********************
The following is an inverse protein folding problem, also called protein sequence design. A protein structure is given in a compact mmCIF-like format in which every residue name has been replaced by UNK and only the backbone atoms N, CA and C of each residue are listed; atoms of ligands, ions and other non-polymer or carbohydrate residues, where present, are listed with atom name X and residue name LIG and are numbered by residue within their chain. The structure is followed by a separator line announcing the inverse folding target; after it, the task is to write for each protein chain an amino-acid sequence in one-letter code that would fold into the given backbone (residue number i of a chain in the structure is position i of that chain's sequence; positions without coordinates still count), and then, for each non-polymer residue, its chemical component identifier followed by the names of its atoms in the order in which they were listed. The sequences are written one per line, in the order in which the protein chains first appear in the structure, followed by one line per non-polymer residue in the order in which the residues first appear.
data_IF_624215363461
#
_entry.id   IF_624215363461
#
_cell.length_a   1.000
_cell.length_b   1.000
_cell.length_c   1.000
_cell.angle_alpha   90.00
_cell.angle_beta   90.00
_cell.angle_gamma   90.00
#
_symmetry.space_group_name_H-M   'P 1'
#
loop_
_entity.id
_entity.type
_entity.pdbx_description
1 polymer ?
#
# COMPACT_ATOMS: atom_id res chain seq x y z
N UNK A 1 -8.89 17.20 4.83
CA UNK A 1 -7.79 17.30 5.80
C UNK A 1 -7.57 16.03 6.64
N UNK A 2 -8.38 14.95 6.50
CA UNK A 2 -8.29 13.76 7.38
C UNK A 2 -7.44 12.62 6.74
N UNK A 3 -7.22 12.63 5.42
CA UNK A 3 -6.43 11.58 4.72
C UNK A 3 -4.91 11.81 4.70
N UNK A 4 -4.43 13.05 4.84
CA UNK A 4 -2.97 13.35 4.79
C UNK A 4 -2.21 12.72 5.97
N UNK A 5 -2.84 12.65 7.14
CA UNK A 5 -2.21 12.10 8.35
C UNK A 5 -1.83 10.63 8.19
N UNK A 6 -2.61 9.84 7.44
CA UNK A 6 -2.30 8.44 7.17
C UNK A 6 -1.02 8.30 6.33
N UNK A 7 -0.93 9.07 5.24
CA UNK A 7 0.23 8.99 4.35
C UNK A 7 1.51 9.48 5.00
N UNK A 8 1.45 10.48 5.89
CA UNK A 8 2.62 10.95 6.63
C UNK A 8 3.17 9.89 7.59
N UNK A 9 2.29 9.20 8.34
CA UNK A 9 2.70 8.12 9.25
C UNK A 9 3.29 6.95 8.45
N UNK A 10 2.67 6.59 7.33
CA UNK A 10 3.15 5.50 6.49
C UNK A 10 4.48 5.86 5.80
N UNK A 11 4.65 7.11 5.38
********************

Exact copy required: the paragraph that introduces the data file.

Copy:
The following is an inverse protein folding problem, also called protein sequence design. A protein structure is given in a compact mmCIF-like format in which every residue name has been replaced by UNK and only the backbone atoms N, CA and C of each residue are listed; atoms of ligands, ions and other non-polymer or carbohydrate residues, where present, are listed with atom name X and residue name LIG and are numbered by residue within their chain. The structure is followed by a separator line announcing the inverse folding target; after it, the task is to write for each protein chain an amino-acid sequence in one-letter code that would fold into the given backbone (residue number i of a chain in the structure is position i of that chain's sequence; positions without coordinates still count), and then, for each non-polymer residue, its chemical component identifier followed by the names of its atoms in the order in which they were listed. The sequences are written one per line, in the order in which the protein chains first appear in the structure, followed by one line per non-polymer residue in the order in which the residues first appear.